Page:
One of the motivating things for getting out of a rut like that is that passage from Plotinus on always working on our own statue:
How, then, can you see the kind of beauty that a good soul has? Go back into yourself and look. If you do not yet see yourself as beautiful, then be like a sculptor who, making a statue that is supposed to be beautiful, removes a part here and polishes a part there so that he makes the latter smooth and the former just right until he has given the statue a beautiful face. In the same way, you should remove superfluities and straighten things that are crooked, work on the things that are dark, making them bright, and not stop ‘working on your statue’ until the divine splendour of virtue shines in you, until you see ‘Self-Control enthroned on the holy seat.’Plotinus, trans. Gerson., Ennead I.6.9
So much of my young adulthood (the 18-35 demographic bin, which I am in for another 1½ years) has involved figuring things out, with imperfect excess and ephemera discarded over the past decade and a half, at once a self-alienating and self-anchoring sensation, a signal evoking a host of memories that fade in and out like unfed ghosts unless I libate my attention.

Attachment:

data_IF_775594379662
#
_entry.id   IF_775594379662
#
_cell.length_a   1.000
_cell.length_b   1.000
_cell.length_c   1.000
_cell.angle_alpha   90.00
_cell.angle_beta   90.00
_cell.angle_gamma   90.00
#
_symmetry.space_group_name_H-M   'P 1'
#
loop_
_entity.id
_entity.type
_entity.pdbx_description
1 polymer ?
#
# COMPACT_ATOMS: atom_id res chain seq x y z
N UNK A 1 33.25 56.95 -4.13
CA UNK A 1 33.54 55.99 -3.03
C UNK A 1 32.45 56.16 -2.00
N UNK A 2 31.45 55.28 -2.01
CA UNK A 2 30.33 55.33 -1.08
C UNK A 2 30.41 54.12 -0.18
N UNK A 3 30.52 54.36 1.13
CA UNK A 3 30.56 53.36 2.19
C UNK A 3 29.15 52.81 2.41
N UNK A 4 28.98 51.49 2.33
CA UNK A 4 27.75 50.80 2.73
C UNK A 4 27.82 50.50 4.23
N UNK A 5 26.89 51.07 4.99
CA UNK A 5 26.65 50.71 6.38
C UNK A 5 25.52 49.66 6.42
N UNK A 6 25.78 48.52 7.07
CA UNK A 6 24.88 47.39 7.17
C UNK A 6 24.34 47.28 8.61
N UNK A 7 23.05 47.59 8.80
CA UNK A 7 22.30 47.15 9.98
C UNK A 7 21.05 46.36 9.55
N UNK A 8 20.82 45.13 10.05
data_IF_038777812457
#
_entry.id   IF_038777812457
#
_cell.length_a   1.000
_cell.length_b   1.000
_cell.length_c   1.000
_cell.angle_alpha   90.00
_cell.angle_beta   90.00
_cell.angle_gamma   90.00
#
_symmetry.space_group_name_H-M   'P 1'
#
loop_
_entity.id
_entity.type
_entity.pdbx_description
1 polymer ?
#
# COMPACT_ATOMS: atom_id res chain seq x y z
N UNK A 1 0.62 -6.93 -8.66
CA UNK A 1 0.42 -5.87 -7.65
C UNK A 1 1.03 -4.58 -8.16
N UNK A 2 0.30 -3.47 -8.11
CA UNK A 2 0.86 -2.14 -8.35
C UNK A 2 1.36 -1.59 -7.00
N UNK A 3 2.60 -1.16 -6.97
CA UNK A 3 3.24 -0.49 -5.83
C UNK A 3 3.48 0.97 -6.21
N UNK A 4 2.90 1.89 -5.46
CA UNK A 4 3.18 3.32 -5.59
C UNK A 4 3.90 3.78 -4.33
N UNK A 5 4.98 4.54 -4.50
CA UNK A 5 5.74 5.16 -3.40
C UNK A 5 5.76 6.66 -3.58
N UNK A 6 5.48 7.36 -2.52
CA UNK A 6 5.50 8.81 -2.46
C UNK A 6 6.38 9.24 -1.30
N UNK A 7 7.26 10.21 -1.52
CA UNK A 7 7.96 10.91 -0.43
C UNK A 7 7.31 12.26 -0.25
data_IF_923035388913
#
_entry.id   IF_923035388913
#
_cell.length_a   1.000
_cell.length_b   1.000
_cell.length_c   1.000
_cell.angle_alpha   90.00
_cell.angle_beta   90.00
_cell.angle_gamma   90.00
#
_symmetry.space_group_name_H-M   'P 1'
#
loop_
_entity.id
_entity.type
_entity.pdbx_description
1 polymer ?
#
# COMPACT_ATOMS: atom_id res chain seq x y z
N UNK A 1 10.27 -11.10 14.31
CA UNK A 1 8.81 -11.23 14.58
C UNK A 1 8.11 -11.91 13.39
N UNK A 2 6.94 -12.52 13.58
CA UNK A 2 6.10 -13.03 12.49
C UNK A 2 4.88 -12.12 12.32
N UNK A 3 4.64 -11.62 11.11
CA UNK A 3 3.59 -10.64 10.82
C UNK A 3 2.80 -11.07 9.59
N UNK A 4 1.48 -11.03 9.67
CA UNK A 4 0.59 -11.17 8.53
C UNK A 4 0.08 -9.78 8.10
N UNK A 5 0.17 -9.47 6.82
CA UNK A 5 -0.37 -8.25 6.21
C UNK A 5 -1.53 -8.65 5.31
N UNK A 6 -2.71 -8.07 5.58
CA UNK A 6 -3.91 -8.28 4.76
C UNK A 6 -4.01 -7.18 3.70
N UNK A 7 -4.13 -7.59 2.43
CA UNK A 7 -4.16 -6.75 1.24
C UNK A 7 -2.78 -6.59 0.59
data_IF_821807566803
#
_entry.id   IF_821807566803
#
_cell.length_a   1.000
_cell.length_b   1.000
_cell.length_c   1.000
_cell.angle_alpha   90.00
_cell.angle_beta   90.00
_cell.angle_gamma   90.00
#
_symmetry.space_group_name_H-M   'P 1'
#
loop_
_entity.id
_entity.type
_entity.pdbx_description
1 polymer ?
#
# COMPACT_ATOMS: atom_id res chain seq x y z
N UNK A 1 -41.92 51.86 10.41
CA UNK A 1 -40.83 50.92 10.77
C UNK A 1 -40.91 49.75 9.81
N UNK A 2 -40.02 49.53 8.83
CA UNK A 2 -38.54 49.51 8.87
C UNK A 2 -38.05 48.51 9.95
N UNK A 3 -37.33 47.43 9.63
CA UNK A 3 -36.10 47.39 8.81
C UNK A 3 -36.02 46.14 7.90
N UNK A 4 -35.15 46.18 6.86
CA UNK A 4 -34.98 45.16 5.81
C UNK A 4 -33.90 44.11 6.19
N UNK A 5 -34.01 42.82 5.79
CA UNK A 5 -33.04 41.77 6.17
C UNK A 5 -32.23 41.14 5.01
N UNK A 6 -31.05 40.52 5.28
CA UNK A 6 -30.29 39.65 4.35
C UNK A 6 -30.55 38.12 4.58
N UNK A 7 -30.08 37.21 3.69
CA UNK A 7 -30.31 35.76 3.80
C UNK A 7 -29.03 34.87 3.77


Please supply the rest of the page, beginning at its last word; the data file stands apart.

And, of course, things are getting better now. The desire to log into Twitter is lessening with time. I’m busy with projects and reading and interacting with people and intercepting bad habits. It turns out that there is enough time in the day once one aggressively addresses bad habits. Leaving my phone and personal laptop in an inconvenient place when I am not streaming yoga or doing deep writing work has been an important part of this reset because 90% of my bad habits involve the Internet.
To close out, I’m going to link to a few things that I have seen, heard, and read online over the past few weeks that I loved. I hope you enjoy them, too.
The first are two songs from the Seikilo Music YouTube Channel. The first is sung by Rui Fu, accompanied by a lyre and a drum. The second is a lyre-accompanied song called “Journey” by Aphrodite Patoulidou. Both singers’ voices sent chills down my spine, and combined with the richness of the lyre, their pieces are truly exquisite. Rui Fu’s “Taiyi” solo performance on her own YouTube channel is also amazing. The fourth thing is a YouTube video from Kelly Stamps called “Stop Telling People Your Business.”
Finally, here are a few articles — “The Gift of Ecological Humility,” “‘The Drum Needs a Blood Sacrifice’: The Rise of Dark Nordic Folk,” and “On Social Media and Character.”